The trio brings to life classic tunes such as “Grey Eagle,” “Tennessee Wagoner,” and “Stagger Lee” in fun and fired-up fashion. Among the original tunes written for this album, the wonderful title-cut brings to life some tall tales that include references to real places in Ashe County. The guests on this excellent recording include Chris Henry on mandolin, Jeff Michael on mandolin, guitar, bass, and fiddle, Kyle Dean Smith on resonator guitar and bass, Alex Leach on banjo, and Debbie Bramer on bass. (www.spencerbranchband.com)DH



Mountain Fever Records

Jamie Harper, originally from Mocksville, N.C., is known for his energetic fiddle work with his current bandleader Junior Sisk, along with previous stints with Marty Raybon, Carrie Hassler, and Blue Moon Rising. Rather than an all-instrumental album of fiddle tunes, Harper chose a band approach. He shares lead vocal duties with Sisk and Raybon, plus Eli Johnson and Dustin Pyrtle (both of Doyle Lawson & Quicksilver), and songwriter Daniel Salyer. Harper plays fiddle throughout the project and mandolin on three of twelve cuts. The ensemble also features Jason Davis (banjo) and Kameron Keller (bass), both in Sisk’s band; Keith McKinnon (guitar) of IIIrd Tyme Out; and Kevin McKinnon (mandolin) and Josh Swift (reso-guitar), both members of Quicksilver.

While the bluegrass genre is stretching to include a variety of creative instrumental influences and vocal stylings these days, the driving, soulful music made by this tight-knit circle of friends is pure, unadulterated ’grass from the core of the unbroken circle. Harper’s drag on the bow, rich double-stops, and danceable melodies reflect influences from legendary fiddlers like Benny Martin and Kenny Baker. He leads off with “Booth Shot Lincoln,” a public domain song not done to death. It has an “Angeline The Baker” vibe that swings along like an old oak porch swing.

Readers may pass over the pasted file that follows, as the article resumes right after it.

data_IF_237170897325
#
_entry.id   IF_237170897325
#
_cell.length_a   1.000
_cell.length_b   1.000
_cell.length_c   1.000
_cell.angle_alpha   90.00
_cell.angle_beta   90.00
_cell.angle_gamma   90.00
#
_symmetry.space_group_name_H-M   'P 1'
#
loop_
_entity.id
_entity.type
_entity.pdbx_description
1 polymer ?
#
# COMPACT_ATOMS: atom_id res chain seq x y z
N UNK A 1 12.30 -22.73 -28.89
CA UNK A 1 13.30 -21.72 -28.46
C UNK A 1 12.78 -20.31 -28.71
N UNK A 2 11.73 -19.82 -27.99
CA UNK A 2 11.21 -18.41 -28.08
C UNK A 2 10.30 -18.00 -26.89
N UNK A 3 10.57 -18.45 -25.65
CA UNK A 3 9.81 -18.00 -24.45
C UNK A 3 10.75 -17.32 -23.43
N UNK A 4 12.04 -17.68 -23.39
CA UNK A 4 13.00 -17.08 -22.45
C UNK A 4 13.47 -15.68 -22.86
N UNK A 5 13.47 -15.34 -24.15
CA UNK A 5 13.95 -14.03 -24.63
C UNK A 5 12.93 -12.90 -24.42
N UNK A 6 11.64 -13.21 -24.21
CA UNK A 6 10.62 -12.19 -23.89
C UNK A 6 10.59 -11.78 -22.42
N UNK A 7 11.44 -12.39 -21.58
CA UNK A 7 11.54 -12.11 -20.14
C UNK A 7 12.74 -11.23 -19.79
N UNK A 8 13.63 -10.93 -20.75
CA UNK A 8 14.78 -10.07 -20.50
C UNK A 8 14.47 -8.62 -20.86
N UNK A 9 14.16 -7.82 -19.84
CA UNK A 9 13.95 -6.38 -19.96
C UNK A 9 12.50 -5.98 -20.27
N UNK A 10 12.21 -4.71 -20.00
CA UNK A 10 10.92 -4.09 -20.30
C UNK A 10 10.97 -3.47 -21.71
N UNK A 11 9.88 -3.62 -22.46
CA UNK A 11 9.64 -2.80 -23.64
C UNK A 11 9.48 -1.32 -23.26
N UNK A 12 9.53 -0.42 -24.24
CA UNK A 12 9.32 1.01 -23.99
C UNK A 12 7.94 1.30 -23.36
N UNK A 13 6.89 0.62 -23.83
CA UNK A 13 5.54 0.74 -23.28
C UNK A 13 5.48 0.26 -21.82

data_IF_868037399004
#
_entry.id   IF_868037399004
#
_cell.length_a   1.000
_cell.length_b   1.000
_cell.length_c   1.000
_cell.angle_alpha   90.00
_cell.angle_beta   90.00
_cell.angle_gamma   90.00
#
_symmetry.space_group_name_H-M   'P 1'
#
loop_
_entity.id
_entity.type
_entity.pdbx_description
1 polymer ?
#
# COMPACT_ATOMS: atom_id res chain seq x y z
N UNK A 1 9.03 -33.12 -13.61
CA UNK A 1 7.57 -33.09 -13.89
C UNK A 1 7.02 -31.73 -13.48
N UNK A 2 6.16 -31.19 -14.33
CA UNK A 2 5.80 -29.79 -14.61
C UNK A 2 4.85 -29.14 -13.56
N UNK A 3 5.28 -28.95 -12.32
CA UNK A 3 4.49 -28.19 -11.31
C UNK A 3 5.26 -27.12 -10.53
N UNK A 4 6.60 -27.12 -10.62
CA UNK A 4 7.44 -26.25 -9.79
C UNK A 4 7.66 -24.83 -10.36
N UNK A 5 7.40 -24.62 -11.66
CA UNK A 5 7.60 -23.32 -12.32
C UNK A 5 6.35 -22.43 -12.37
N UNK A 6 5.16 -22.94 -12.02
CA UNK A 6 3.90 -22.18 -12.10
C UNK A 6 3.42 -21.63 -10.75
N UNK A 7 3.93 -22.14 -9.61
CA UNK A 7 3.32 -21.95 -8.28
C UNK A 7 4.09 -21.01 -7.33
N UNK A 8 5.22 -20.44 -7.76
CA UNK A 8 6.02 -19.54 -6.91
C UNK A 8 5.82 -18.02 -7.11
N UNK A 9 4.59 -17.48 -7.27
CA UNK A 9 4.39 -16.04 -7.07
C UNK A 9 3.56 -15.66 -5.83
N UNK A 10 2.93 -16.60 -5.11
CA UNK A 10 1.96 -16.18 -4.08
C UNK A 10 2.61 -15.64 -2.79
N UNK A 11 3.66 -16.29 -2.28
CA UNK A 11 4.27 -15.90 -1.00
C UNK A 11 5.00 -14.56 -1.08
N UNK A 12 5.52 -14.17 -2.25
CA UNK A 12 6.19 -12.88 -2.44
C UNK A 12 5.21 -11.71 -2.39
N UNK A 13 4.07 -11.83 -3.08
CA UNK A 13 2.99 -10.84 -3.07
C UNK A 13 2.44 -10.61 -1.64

Dustin Pyrtle sings lead on “To Fly” penned by Josh Miller. The Lonesome River Band has heavily influenced many musicians Jamie’s age, and this modern song with a traditional feel is a good example. Listen for the odd little reprise at the end, when you think it’s over, but it’s not. “A Piece At A Time,” a 3/4 Jimmy Martin-tempo song written by Darryl Mosley, is sung well by Eli Johnson. The narrator’s farm is being sold off a piece at a time, and his heart is breaking in the same manner.

Harper showcases a high range, hard-hitting vocal style on “Enough On My Mind” written by Ronnie Bowman and Timmy Massey. He later scalds off Bill Monroe’s “Goodbye Old Pal,” complete with an athletic yodel at the end of each verse and a satisfyingly abrupt instrumental ending.

“Old Joe Clark” and “Cotton Eyed Joe” are uptempo romps that will make your dancing shoes itch. On the latter, Josh Swift rips through a jaw-dropping break, and the fiddle stomps through the familiar tune.

Junior Sisk sings lead on the Larry Sparks song “Goodbye Little Darlin’,” and the backup work from Jamie on fiddle and Jason Davis on banjo is superb. Sisk also renders a gospel number from Bill Monroe and Howard Watts, “Remember The Cross.”